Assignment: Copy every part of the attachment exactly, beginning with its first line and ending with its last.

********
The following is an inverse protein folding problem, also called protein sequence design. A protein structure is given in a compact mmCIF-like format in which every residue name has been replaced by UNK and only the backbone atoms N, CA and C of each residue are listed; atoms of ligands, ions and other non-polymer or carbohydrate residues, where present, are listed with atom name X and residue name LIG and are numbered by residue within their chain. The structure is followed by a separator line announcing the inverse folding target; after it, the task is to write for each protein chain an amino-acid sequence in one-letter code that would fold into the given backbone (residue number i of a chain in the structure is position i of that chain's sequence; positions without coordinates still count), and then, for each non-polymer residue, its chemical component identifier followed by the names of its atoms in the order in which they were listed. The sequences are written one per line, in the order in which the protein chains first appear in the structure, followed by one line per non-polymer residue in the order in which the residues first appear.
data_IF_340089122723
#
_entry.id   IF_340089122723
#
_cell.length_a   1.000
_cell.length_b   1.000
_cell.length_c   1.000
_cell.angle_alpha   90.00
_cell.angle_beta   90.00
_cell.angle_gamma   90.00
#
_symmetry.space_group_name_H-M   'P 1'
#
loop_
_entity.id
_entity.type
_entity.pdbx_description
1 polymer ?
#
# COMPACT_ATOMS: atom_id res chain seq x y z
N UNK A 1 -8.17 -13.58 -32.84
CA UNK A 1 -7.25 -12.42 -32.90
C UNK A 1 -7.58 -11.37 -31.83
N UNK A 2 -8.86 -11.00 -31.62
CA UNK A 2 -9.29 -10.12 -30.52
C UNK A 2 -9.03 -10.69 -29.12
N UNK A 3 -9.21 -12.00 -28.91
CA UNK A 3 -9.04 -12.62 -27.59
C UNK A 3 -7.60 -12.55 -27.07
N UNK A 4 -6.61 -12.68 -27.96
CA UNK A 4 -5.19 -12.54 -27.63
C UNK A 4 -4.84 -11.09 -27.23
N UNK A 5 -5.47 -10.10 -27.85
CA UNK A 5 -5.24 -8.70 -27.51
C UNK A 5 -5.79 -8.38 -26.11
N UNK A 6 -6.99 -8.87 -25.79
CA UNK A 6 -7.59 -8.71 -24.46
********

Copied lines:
The following is an inverse protein folding problem, also called protein sequence design. A protein structure is given in a compact mmCIF-like format in which every residue name has been replaced by UNK and only the backbone atoms N, CA and C of each residue are listed; atoms of ligands, ions and other non-polymer or carbohydrate residues, where present, are listed with atom name X and residue name LIG and are numbered by residue within their chain. The structure is followed by a separator line announcing the inverse folding target; after it, the task is to write for each protein chain an amino-acid sequence in one-letter code that would fold into the given backbone (residue number i of a chain in the structure is position i of that chain's sequence; positions without coordinates still count), and then, for each non-polymer residue, its chemical component identifier followed by the names of its atoms in the order in which they were listed. The sequences are written one per line, in the order in which the protein chains first appear in the structure, followed by one line per non-polymer residue in the order in which the residues first appear.
data_IF_340089122723
#
_entry.id   IF_340089122723
#
_cell.length_a   1.000
_cell.length_b   1.000
_cell.length_c   1.000
_cell.angle_alpha   90.00
_cell.angle_beta   90.00
_cell.angle_gamma   90.00
#
_symmetry.space_group_name_H-M   'P 1'
#
loop_
_entity.id
_entity.type
_entity.pdbx_description
1 polymer ?
#
# COMPACT_ATOMS: atom_id res chain seq x y z
N UNK A 1 -8.17 -13.58 -32.84
CA UNK A 1 -7.25 -12.42 -32.90
C UNK A 1 -7.58 -11.37 -31.83
N UNK A 2 -8.86 -11.00 -31.62
CA UNK A 2 -9.29 -10.12 -30.52
C UNK A 2 -9.03 -10.69 -29.12
N UNK A 3 -9.21 -12.00 -28.91
CA UNK A 3 -9.04 -12.62 -27.59
C UNK A 3 -7.60 -12.55 -27.07
N UNK A 4 -6.61 -12.68 -27.96
CA UNK A 4 -5.19 -12.54 -27.63
C UNK A 4 -4.84 -11.09 -27.23
N UNK A 5 -5.47 -10.10 -27.85
CA UNK A 5 -5.24 -8.70 -27.51
C UNK A 5 -5.79 -8.38 -26.11
N UNK A 6 -6.99 -8.87 -25.79
CA UNK A 6 -7.59 -8.71 -24.46